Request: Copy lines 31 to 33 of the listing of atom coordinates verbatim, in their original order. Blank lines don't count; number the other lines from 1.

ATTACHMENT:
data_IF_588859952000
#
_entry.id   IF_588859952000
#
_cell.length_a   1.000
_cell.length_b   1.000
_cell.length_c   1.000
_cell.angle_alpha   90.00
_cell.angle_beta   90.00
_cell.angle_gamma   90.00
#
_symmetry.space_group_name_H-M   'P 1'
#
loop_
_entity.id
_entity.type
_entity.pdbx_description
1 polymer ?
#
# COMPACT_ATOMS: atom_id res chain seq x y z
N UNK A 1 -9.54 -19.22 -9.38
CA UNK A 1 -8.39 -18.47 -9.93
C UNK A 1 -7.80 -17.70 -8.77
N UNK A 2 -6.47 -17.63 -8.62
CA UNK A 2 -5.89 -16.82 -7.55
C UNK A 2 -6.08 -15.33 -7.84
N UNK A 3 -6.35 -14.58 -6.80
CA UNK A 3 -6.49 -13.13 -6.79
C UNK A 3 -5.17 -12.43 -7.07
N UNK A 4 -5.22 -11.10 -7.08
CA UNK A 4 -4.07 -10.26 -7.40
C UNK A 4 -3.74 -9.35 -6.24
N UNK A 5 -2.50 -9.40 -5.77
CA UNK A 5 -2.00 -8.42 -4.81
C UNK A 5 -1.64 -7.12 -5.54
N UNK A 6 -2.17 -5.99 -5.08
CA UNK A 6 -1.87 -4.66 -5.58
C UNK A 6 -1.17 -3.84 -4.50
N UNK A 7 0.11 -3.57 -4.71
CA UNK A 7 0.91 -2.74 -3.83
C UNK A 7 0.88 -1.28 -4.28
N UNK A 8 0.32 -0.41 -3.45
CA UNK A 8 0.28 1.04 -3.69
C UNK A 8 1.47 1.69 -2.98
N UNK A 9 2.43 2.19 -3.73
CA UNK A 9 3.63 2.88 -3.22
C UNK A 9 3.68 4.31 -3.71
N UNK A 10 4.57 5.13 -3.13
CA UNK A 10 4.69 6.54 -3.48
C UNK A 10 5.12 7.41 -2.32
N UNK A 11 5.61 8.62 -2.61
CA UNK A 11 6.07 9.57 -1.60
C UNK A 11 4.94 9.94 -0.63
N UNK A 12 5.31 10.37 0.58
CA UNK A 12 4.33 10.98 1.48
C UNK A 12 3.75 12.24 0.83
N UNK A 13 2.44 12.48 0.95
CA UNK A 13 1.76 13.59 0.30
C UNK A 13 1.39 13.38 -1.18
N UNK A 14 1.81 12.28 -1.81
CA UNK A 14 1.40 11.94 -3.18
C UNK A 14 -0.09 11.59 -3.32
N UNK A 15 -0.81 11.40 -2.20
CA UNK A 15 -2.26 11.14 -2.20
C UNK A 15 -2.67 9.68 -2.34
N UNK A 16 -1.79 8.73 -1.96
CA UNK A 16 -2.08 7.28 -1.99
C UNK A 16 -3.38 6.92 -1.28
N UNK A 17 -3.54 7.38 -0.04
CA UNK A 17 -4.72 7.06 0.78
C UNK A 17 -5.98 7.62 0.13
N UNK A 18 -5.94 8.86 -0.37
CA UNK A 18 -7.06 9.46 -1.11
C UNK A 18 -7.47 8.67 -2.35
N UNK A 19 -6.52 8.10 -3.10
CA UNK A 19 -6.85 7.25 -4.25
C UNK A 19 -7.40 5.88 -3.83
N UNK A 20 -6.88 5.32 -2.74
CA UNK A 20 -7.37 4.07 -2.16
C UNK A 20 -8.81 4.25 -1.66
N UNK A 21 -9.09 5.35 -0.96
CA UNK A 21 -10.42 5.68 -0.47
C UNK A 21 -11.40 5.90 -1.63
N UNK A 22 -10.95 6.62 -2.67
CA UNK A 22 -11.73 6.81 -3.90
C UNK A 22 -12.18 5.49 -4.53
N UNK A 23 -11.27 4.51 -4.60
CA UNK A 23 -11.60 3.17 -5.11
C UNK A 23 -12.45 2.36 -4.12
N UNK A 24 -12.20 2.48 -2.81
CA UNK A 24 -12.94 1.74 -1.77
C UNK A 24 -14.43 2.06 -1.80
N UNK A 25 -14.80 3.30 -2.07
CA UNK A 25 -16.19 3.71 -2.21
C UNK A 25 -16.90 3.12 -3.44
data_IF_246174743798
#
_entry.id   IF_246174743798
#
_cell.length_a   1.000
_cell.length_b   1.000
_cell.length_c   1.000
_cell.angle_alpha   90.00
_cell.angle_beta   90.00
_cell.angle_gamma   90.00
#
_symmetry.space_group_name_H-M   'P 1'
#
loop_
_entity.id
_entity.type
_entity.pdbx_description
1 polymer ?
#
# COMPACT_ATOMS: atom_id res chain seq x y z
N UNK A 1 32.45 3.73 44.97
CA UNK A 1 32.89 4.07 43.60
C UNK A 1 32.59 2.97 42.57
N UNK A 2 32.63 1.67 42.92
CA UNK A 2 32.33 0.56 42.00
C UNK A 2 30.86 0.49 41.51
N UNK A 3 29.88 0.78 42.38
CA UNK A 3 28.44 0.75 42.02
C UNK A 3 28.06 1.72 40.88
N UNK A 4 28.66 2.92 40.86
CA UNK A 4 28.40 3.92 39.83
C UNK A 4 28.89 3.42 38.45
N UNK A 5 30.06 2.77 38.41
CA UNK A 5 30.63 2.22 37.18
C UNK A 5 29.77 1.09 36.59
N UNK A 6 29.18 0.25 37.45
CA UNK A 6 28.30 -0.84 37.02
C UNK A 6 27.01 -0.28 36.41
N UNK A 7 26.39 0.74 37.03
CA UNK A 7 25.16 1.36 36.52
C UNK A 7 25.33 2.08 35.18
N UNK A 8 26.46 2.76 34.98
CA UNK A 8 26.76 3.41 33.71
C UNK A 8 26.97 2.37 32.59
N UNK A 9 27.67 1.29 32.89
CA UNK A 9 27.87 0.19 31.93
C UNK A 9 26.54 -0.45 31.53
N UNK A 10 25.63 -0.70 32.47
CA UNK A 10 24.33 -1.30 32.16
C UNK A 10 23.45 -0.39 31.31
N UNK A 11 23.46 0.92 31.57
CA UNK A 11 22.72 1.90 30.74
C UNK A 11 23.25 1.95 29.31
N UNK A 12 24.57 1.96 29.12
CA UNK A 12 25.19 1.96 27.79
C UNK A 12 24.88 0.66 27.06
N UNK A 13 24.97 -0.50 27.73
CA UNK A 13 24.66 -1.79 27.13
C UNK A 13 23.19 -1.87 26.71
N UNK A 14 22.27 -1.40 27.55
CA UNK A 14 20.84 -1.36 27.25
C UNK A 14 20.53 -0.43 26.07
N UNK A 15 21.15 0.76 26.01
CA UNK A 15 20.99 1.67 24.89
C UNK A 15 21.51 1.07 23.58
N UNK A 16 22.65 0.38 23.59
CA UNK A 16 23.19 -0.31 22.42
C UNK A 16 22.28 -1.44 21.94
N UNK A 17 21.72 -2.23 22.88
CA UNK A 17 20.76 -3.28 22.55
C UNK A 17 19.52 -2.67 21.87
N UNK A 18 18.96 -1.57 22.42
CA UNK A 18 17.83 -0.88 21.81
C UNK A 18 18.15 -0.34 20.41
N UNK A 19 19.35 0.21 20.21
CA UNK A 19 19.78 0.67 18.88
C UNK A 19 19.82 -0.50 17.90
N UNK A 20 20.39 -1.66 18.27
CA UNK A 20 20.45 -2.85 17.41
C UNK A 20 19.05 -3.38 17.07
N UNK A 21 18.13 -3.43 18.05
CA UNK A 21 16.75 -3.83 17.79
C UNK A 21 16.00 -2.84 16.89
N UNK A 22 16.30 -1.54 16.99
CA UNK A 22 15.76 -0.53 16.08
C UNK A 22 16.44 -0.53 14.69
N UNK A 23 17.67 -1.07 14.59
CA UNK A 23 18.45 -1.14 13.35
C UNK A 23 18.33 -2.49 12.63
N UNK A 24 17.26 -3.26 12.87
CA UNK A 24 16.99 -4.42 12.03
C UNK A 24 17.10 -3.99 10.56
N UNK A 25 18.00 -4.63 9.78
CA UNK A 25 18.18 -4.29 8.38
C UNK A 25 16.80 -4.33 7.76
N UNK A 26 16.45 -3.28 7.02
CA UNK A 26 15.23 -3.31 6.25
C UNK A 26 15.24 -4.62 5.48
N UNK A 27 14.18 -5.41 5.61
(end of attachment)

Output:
CA UNK A 4 -4.07 -10.26 -7.40
C UNK A 4 -3.74 -9.35 -6.24
N UNK A 5 -2.50 -9.40 -5.77